‘Pillow Talk’ to whisper sweet, 1950’s nothings
March 19, 2013
By Peter Clark
Issaquah High School wants to take an audience back to a simpler time of rotary phones, party lines and post-war charm.
For its spring performance, the drama department will put on the play “Pillow Talk” beginning March 27. A romantic comedy set in the 1950s, it is perhaps most known from the 1959 movie starring Rock Hudson and Doris Day.
It follows the crossed lines and crossed lives of Brad the carousing playboy and Jan the interior decorator as he weaves a double life of deception to capture her affections. After initially sparring over Brad’s constant use of the building’s shared party line, when he spies Jan dancing at a nearby club, he invents a Texan persona to win her over.
“The thing that’s fun about the play is that it’s the technology that drives the story,” said Holly Whiting, drama director for the school. “With rotary phones and party lines, it’s a lost era. In 10 more years, this play is going to be obsolete.”
She remembered seeing the movie as a young girl and it had always stuck with her. She said she appreciated the light nature of the drama and believed that it worked really well with high school players.
“It’s a really cute, sweet story,” she said. “It’s simple but engaging.”
The students, who began rehearsal in the middle of February, worked hard to craft a good play. They continue to rehearse every day after school, excluding weekends, Whiting said.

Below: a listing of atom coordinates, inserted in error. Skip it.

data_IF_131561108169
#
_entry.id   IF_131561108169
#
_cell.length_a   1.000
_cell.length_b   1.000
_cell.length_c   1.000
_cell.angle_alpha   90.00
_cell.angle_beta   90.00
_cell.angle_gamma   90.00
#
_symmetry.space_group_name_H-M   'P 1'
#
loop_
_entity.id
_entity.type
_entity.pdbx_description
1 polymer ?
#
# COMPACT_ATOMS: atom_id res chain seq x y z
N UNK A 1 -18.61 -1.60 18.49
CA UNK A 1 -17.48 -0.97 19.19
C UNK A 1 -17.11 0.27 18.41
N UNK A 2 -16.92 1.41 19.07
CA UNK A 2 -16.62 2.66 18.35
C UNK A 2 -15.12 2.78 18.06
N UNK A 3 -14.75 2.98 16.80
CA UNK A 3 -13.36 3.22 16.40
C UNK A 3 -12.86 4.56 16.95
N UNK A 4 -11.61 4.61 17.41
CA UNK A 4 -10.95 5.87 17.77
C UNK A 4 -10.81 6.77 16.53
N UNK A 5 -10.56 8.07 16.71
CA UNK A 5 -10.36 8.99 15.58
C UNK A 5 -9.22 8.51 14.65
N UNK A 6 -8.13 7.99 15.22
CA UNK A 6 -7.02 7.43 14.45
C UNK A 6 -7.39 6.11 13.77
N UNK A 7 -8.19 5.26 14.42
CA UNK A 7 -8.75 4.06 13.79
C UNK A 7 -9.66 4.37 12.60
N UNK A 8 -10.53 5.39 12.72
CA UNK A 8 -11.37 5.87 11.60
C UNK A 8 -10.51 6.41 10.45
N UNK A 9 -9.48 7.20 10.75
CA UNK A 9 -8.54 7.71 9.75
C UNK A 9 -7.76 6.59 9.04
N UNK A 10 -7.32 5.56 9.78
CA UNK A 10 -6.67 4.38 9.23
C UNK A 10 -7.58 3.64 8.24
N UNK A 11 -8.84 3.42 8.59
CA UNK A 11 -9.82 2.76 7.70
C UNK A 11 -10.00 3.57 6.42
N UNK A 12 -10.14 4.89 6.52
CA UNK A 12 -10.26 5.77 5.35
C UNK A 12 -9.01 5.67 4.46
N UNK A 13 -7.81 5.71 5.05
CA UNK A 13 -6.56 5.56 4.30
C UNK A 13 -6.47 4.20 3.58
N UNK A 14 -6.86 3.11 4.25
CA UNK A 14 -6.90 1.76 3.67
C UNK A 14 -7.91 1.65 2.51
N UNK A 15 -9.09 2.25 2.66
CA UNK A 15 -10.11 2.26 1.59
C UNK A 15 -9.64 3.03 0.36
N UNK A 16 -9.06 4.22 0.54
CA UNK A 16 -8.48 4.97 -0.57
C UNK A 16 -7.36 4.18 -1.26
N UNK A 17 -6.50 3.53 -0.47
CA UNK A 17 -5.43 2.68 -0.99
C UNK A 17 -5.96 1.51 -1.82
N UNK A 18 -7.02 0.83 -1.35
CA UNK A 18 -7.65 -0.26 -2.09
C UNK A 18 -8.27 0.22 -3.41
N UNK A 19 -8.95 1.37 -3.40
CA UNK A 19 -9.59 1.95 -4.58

The most difficult part of the production actually involved finding props.
“The most challenging piece is finding enough rotary phones,” she said.
The young actors treading the boards have experience on the high school stage as well as the children’s stage at Village Theatre. Learning the roles has proven enjoyable for them, though they respond quizzically to the 1950’s culture outlined in the play.
“It’s a little strange being in character and having to objectify women,” senior Andrew Marsh said about playing the lead role of Brad. “As I get to know him, he’s a horrible person, more like an anti-hero.”
Though, the cast did make it clear that he develops good intentions by the end.
“It’s hard for me because my character lets people take advantage of her,” junior Kylie Fletcher said of the role of Jan. After playing many stronger women during her time in the theater, the adjustment was difficult. “All the other roles I’ve played have been independent women and it is a culture change.”
Senior Ali Campbell said she felt the most comfortable of the cast, playing Jan’s honest and comedic housekeeper Alma.
“I’m like the mother figure, and more relatable to women now,” she said. “It’s been cool because she’s balanced and she knows her place. I’ve typically always played the mother figure and it’s been fun because this one’s more tame.”
Four-time stage manager senior Birte Fichter found a number of challenges to tackle behind the scenes. Different cues, from sound to projections, posed issues that she enjoyed solving. Overall, however, she saw a larger job in the production.
“Keep everybody humble, that’s my job,” she said.
If you go
- Nightly at 7 p.m.,
- Issaquah High School
- 700 Second Ave. S.E.
- Purchase tickets by